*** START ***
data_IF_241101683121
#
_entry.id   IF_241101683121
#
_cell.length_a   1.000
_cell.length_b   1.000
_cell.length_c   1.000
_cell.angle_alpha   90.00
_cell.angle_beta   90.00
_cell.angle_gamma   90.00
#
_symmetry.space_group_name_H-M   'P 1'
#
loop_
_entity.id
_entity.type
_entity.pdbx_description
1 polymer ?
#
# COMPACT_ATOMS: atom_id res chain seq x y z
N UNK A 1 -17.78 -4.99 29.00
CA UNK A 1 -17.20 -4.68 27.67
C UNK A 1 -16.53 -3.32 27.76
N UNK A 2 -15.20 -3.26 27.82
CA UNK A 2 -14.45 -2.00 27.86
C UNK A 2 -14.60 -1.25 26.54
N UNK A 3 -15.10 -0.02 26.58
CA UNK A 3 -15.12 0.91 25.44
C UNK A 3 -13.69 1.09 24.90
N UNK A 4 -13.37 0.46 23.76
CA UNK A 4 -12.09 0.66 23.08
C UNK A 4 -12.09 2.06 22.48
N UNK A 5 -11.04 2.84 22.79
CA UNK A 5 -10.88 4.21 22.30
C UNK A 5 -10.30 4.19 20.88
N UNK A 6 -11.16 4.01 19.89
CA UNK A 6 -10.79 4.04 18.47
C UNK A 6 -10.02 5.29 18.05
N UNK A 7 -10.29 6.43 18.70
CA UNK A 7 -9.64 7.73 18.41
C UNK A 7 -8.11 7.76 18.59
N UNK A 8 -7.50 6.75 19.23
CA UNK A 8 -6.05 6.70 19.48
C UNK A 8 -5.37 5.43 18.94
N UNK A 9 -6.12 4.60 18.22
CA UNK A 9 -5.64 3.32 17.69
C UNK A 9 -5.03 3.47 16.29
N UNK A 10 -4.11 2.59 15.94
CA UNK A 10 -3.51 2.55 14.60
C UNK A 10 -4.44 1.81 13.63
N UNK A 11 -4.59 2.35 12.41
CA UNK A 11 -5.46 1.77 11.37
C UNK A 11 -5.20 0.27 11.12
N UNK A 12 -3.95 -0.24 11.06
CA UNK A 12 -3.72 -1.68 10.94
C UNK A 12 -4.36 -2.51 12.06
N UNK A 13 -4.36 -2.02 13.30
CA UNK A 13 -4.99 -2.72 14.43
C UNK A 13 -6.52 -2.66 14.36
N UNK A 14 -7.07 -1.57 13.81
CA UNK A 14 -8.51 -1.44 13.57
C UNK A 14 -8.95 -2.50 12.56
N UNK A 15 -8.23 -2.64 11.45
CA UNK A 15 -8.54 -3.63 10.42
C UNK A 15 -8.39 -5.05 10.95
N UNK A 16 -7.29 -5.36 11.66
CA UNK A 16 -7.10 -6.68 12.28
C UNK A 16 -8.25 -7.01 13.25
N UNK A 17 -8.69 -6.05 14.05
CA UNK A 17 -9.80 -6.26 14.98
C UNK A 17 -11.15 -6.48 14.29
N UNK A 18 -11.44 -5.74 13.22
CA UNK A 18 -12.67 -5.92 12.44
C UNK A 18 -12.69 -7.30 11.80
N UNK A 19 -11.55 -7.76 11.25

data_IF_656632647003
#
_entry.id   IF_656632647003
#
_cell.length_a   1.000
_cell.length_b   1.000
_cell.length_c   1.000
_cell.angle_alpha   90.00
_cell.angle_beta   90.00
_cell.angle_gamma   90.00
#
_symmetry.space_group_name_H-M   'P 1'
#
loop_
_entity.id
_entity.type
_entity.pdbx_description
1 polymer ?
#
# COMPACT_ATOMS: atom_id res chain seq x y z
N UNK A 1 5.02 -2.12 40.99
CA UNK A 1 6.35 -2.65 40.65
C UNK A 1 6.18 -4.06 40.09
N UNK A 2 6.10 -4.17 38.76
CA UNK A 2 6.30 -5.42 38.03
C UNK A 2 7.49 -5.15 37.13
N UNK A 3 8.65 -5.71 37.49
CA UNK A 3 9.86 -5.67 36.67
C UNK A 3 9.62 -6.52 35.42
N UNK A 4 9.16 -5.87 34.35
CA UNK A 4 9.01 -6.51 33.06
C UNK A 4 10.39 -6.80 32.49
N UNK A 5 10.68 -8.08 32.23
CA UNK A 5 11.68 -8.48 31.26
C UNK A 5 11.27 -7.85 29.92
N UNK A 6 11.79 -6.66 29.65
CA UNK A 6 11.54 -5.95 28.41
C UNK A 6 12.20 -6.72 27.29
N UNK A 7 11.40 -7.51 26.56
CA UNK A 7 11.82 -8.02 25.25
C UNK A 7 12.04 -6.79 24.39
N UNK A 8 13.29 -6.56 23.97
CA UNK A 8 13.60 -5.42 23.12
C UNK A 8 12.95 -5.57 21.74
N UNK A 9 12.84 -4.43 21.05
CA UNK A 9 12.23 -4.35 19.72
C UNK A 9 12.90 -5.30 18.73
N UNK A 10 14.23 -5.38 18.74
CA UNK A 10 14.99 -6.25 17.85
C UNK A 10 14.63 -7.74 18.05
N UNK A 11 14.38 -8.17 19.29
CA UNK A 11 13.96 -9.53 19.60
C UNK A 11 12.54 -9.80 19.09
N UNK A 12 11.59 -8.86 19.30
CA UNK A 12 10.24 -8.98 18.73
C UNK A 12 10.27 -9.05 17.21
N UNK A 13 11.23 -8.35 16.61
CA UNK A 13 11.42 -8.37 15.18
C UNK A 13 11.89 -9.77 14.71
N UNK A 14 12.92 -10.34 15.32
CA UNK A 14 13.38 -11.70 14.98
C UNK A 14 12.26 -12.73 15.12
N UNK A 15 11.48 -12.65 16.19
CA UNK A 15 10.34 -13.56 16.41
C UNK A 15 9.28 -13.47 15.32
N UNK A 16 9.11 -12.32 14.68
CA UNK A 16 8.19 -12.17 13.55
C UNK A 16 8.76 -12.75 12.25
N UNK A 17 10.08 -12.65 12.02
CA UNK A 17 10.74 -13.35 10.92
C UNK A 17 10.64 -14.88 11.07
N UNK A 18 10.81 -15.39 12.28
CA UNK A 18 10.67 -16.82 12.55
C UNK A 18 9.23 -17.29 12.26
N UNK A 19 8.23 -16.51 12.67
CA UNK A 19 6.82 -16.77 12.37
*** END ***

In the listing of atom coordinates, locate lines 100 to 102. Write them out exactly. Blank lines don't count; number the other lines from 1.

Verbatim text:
CA UNK A 2 6.30 -5.42 38.03
C UNK A 2 7.49 -5.15 37.13
N UNK A 3 8.65 -5.71 37.49